Why Did Hulu Reject This Rape Survivor’s Political Ad?

Amanda was enjoying her daily run when she was attacked and raped. Afterwards, she went to the hospital where she was immediately offered emergency contraception. In the video below, she shares her story in an ad paid for by the No On 67 campaign, and explains that she opposes Colorado’s personhood ballot measure—Amendment 67—because it would ban the use of emergency contraception, such as Plan B, and all abortions in the state, with no exceptions for rape or incest.

Seems pretty straightforward, right?

Well, not to the advertising team at Hulu. No On 67 submitted the video to the ad-supported streaming network—which has been running plenty of election-related ads in recent months—but was turned down.

In an email, Hulu account manager Erin explained that the ad was rejected because, “According to our advertising bylaws we are unable to accept ‘Ads that advocate a controversial political or other public position’ which unfortunately [the No On 67 campaign] falls under due to the subject matter of abortion.”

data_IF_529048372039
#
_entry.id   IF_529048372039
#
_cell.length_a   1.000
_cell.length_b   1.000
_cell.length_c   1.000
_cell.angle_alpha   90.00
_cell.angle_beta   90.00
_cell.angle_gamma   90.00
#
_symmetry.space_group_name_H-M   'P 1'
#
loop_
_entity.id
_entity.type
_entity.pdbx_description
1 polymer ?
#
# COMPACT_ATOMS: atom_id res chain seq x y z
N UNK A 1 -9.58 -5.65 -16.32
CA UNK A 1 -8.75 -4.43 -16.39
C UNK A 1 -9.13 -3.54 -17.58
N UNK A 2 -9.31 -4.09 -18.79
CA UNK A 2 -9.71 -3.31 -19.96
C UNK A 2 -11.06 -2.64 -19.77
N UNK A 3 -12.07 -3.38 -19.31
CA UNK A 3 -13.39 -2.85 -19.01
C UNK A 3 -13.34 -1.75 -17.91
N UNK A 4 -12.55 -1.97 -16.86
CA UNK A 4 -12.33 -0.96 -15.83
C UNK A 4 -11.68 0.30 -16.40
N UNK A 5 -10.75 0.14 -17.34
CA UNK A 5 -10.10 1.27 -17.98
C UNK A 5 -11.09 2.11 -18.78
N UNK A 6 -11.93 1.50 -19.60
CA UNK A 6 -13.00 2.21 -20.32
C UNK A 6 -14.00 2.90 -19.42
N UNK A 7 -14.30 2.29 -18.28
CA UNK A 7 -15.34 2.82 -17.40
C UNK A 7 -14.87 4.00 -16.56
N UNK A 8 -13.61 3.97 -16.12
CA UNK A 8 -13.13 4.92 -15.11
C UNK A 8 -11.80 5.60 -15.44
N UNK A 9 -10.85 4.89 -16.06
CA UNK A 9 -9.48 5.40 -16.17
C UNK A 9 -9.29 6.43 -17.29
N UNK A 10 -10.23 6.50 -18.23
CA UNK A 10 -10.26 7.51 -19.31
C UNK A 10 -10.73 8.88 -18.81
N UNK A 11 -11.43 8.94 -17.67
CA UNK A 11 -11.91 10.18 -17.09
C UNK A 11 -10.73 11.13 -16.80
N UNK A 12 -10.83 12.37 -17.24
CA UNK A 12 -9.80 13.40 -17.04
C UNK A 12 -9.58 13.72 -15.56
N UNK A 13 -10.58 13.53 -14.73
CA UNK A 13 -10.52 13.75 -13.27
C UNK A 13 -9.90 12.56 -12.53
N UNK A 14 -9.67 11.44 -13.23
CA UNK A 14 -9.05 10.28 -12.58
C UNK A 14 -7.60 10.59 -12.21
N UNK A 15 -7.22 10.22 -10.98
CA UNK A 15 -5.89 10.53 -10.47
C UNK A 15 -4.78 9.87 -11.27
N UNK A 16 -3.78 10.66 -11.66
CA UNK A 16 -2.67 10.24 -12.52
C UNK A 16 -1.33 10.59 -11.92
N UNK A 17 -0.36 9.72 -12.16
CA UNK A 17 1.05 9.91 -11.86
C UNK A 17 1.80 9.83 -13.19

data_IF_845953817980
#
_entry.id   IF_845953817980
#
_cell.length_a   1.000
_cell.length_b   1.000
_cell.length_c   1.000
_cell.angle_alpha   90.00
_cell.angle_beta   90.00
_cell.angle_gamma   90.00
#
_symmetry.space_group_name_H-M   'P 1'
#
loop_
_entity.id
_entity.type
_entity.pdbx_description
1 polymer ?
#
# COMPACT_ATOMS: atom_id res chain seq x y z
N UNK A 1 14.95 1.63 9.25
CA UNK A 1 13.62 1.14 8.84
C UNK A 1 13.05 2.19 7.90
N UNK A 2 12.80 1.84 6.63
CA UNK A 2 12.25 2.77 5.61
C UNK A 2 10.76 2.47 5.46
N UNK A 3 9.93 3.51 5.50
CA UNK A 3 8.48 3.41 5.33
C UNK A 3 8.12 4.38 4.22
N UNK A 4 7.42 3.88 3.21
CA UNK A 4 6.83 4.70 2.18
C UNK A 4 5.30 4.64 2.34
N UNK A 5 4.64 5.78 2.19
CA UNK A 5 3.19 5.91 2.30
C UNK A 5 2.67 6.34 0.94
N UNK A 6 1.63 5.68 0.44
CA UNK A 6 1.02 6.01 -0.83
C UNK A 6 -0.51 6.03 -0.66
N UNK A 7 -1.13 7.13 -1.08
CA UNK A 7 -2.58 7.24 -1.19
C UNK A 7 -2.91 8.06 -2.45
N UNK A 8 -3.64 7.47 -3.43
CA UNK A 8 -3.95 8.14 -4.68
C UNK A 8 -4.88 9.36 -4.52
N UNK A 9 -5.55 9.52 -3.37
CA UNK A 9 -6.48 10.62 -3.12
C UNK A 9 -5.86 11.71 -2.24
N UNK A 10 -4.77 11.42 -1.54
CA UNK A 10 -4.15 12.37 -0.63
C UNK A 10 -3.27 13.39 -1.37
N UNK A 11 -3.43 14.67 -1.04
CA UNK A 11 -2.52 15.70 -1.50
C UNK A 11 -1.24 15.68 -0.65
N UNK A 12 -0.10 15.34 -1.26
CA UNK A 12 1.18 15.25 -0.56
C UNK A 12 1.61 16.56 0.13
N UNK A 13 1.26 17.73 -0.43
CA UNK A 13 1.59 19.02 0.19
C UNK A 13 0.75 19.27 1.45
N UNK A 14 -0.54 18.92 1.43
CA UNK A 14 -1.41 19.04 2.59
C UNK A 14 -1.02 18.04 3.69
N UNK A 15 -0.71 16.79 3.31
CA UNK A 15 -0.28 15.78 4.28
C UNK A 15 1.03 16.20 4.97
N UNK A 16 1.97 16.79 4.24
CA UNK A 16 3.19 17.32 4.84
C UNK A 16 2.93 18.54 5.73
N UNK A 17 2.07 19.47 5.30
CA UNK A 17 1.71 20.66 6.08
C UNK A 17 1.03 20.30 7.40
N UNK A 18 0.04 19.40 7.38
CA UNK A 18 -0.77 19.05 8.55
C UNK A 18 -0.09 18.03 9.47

Hulu had not responded to our requests for comment by press time, and it’s unclear if pro-67 ads have been allowed to run. However, the network hasn’t been shy about other political ads, reportedly allowing spots attacking the Affordable Care Act to run.

Amendment 67 asks voters:

Shall there be an amendment to the Colorado constitution protecting pregnant women and unborn children by defining ‘person’ and ‘child’ in the Colorado criminal code and the Colorado wrongful death act to include unborn human beings?

If passed, it could ban abortion, emergency contraception and many forms of birth control, and could also criminalize women who have miscarriages.

Coloradans have twice rejected similar measures—and we hope they’ll do the same in this election. In the meantime, use the hashtag #HuluLetHerSpeak and sign Progress Now’s petition demanding Hulu allow Amanda’s story on their network.

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Stephanie hails from Toronto, Canada. She is a Ms. writer, a master of journalism candidate and a hip hop dancer/instructor/choreographer. She got her start in feminist journalism at the age of 16 when she was a member of the first editorial collective at Shameless magazine—and she has never looked back.